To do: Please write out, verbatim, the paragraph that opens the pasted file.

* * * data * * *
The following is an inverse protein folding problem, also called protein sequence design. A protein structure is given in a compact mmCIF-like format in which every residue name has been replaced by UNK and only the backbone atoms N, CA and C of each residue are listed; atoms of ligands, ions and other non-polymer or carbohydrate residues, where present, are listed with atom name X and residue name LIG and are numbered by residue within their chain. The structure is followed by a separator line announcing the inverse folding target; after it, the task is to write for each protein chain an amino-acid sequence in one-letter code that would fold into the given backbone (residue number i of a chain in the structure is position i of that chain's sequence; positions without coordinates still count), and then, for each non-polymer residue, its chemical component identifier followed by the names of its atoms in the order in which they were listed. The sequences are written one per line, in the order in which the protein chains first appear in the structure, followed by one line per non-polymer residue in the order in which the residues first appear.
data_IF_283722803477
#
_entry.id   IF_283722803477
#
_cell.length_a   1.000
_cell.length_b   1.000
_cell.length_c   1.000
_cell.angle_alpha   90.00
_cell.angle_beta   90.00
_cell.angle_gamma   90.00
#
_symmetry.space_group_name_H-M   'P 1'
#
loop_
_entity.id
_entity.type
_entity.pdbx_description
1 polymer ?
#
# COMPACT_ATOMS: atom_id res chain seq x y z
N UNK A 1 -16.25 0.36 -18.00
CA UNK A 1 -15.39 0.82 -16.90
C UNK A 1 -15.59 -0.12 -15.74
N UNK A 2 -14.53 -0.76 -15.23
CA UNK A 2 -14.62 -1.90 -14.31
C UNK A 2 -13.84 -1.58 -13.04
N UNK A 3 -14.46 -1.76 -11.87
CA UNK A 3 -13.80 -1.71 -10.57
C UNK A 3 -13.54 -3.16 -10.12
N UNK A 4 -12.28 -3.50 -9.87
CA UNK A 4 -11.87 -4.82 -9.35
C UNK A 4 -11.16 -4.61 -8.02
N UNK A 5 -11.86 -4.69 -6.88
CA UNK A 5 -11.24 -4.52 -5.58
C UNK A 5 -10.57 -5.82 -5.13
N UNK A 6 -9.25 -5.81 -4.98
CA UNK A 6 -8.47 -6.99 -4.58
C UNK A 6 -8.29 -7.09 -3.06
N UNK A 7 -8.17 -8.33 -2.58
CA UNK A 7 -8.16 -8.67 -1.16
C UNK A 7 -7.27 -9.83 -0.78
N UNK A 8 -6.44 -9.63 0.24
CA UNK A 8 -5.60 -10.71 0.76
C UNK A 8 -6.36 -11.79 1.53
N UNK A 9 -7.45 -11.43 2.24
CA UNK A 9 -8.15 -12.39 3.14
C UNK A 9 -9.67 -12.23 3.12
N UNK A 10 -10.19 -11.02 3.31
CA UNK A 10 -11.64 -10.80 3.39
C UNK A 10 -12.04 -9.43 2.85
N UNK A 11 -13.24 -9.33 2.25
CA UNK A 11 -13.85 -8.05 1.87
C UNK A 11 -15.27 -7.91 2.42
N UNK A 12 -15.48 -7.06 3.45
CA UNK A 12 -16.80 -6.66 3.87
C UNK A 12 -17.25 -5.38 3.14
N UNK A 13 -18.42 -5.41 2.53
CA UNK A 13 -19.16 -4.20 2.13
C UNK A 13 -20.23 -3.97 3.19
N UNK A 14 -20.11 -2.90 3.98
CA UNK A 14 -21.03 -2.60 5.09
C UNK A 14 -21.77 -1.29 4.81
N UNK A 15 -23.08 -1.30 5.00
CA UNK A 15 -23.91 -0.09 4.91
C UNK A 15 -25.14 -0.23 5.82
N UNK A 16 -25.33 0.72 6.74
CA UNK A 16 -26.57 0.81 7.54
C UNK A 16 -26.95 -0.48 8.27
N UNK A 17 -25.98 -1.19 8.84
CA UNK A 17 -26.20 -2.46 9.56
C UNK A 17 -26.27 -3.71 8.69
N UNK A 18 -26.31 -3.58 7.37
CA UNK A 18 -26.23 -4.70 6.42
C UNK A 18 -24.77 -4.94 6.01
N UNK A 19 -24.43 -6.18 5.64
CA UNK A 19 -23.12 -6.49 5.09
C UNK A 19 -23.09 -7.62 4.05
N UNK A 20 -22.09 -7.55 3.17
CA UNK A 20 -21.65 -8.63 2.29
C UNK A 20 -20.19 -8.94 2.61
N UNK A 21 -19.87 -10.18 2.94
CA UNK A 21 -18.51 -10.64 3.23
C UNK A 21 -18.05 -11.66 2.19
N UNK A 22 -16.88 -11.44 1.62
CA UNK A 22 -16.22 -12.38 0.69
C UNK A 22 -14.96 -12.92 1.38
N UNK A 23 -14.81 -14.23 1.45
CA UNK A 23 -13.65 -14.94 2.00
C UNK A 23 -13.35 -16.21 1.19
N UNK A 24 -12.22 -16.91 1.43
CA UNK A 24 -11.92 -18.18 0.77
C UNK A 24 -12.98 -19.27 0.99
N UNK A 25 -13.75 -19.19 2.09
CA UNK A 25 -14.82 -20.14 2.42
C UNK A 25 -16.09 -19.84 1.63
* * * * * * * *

The following is an inverse protein folding problem, also called protein sequence design. A protein structure is given in a compact mmCIF-like format in which every residue name has been replaced by UNK and only the backbone atoms N, CA and C of each residue are listed; atoms of ligands, ions and other non-polymer or carbohydrate residues, where present, are listed with atom name X and residue name LIG and are numbered by residue within their chain. The structure is followed by a separator line announcing the inverse folding target; after it, the task is to write for each protein chain an amino-acid sequence in one-letter code that would fold into the given backbone (residue number i of a chain in the structure is position i of that chain's sequence; positions without coordinates still count), and then, for each non-polymer residue, its chemical component identifier followed by the names of its atoms in the order in which they were listed. The sequences are written one per line, in the order in which the protein chains first appear in the structure, followed by one line per non-polymer residue in the order in which the residues first appear.